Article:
// as soon as a line of enter is acquired, course of it
        if (cmd_state == 2) {
            int index = 0;
            char *buffptr = strtok (cmd_buffer, ",");
            whereas (buffptr != NULL) {

                change (index++) {

The next code takes a proportion entered on the command line and converts it into the goal tuning phrase for the frequency synthesizer:

                    case 0:
                        newPercent = atof (buffptr);
                        newAdderTarget = newPercent / 100.0 * 30064771.0;
                        printf ("newAdderTarget: %ldn", newAdderTarget);

The next code processes any remaining arguments then units the cmd_state to 0. The is the command line editor’s sign to reset the command line editor and begin to settle for a brand new line of textual content:

                        printf ("detected an unused argumentn");
                buffptr = strtok (NULL, ",");
            cmd_state = 0;

After processing the command line arguments, the principle loop checks to see if it’s time to execute the 100 Hz duties:

        // 100 Hz duties

        if (flag100) {

Whether it is, it clears the flag then runs the 100 Hz duties:

            flag100 = false;

Like blinking the LED in a elaborate sample:

            // blink led
            if (ledTimer == 0) {
                // led on
                gpio_put (LED_PIN, 1);
            } else if (ledTimer == 25) {
                // led off
                gpio_put (LED_PIN, 0);

            // increment led timer counter, 1 second interval
            if (++ledTimer >= 100) {
                ledTimer = 0;

And ramping the tuning phrase from its present worth to the goal worth set from the command line. The sluggish ramp is carried out to simulate how a tachometer generator linked to an actual engine would possibly ramp or down in RPMs. The tachometer indicator will stutter some and even cease monitoring the RPMs if the frequency is modified abruptly:

            if (newAdderTarget > newAdder) {
                if ((newAdderTarget - newAdder) < fee) {
                    newAdder = newAdderTarget;
                } else {
                    newAdder += fee;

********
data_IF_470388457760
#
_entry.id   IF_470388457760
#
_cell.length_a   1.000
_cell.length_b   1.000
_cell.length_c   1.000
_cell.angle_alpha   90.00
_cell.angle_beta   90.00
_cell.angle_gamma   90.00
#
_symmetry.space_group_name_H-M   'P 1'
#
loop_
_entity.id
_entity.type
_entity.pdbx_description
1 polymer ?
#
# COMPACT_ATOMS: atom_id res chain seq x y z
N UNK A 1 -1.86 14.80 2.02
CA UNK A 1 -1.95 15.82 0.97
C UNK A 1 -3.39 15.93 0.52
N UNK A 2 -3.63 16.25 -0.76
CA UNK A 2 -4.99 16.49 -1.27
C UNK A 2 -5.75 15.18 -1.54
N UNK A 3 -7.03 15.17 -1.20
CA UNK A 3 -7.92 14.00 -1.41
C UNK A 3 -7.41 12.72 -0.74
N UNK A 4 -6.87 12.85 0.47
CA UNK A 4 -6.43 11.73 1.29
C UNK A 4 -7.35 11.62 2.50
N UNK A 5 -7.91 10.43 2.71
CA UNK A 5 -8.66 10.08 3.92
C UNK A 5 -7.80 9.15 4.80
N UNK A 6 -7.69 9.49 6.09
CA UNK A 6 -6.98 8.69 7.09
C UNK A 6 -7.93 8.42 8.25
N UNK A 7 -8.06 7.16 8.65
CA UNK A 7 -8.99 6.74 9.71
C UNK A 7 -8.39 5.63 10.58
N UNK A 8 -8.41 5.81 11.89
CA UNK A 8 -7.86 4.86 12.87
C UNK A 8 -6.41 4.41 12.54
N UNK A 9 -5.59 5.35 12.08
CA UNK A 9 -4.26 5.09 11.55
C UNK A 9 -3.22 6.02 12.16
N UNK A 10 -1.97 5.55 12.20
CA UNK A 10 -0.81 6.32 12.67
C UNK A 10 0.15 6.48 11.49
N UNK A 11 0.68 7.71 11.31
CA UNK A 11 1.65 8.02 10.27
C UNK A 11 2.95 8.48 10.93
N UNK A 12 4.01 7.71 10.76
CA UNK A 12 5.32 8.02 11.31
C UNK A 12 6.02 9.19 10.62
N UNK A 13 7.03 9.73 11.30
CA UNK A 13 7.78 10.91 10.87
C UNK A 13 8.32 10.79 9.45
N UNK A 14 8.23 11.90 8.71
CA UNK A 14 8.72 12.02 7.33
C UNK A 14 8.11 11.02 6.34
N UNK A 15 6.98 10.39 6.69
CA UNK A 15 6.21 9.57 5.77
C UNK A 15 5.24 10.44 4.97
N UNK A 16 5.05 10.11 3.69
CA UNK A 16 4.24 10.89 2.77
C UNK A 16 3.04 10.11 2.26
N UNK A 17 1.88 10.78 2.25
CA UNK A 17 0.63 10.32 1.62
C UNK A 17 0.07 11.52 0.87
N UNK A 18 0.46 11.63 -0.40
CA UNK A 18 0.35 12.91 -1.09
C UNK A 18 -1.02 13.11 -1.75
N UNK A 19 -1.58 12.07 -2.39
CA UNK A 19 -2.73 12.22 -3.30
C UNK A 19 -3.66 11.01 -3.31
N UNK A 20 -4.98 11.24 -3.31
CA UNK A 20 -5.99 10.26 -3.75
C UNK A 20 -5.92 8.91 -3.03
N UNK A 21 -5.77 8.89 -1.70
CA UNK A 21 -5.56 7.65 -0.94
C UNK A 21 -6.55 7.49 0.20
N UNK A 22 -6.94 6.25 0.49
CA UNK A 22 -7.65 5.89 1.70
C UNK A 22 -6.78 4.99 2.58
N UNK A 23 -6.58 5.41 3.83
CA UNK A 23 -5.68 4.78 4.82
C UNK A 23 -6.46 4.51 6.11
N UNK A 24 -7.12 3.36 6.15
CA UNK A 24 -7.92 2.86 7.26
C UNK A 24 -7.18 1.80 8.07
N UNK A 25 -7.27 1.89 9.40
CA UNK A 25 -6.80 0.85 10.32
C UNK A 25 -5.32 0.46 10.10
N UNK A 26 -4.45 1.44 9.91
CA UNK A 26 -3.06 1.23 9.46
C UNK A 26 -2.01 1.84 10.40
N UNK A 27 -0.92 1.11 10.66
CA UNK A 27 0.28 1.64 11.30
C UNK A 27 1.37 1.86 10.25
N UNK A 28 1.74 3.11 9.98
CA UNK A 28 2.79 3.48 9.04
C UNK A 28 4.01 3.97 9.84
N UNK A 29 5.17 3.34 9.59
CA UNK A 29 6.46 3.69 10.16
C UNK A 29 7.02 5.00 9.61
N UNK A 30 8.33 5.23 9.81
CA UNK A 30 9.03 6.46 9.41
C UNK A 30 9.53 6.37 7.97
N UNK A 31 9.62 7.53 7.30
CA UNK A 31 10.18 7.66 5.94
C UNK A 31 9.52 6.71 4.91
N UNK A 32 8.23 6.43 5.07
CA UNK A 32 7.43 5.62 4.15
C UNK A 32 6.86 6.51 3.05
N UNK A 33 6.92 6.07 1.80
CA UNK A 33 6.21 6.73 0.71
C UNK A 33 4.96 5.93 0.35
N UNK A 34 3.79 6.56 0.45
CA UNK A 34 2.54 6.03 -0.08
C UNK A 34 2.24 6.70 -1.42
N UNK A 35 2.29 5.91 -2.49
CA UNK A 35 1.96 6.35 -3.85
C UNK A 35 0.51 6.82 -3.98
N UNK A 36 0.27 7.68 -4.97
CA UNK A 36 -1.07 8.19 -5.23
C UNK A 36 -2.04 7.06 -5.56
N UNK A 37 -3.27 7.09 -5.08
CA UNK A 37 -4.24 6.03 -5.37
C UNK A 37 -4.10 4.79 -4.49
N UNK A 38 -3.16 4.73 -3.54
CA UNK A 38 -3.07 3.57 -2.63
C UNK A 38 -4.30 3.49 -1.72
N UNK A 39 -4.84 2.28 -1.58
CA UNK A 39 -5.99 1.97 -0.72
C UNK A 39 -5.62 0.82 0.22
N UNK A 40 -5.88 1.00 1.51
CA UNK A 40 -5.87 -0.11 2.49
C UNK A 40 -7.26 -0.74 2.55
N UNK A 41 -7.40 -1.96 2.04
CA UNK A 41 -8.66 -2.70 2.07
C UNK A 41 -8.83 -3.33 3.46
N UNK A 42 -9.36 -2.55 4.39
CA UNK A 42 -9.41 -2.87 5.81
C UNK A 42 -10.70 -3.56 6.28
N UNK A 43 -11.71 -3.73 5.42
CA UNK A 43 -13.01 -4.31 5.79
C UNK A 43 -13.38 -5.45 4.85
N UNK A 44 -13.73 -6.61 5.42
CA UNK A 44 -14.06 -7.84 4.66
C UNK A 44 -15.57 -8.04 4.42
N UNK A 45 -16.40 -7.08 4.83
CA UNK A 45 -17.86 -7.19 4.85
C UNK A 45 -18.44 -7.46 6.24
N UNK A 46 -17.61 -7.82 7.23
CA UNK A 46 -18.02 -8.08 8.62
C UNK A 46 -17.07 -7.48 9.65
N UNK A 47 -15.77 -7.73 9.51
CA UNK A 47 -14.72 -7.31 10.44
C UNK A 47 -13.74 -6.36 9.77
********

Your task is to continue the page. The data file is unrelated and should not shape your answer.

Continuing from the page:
// printf ("(+) %dn", newAdder);
            } else if (newAdderTarget < newAdder) {
                if ((newAdder - newAdderTarget) < fee) {
                    newAdder = newAdderTarget;
                } else {
                    newAdder -= fee;
                // printf ("(-) %dn", newAdder);

An AC generator’s voltage is proportional to its pace so I ramp the voltage up and down with the frequency. The voltage ramping is topic to limits of 0.2 to 0.5 of full scale and is about to 0 at 0 Hz:

            // compute scale from frequency management phrase
            newScale = (float)newAdder * 0.50 / 36077725.2 + 0.2;
            if (newScale > 0.5) {
                newScale = 0.5;
            if (newAdder == 0) {
                newScale = 0;

The final step is to speak the present tuning phrase and scale values to the direct digital synthesis thread operating on core 1 utilizing a vital part and some international variables:

            // replace pace and path for core 1 ISR
            critical_section_enter_blocking (&scale_critsec);
            sin_adder = newAdder;
            scale = newScale;
            critical_section_exit (&scale_critsec);

The top of the principle loop:


Speaking Between Cores

My code makes use of a vital part to speak the part adder and achieve between the UI thread operating on core 0 and the DDS thread operating on core 1. If one thread is already executing the code in a vital part, the second thread will wait till the primary thread is completed executing the code within the vital part earlier than it begins executing it.

To make use of a vital part, we have to declare it plus some international variables that will probably be shared by the 2 threads:

critical_section_t scale_critsec;
static risky uint32_t sin_adder = 0;
static risky float scale = 0.0;

The vital part have to be initialized earlier than use. I did this simply inside the principle operate earlier than beginning the second core:

    // initialize vital part
    critical_section_init (&scale_critsec);

When the primary thread needs to put in writing these globals, it enters the vital sections, performs the writes, then exits the vital part. This code within the UI thread writes the brand new part adder and new scale to the worldwide variables used to speak with the DDS thread:

   // replace part adder and scale for core 1 ISR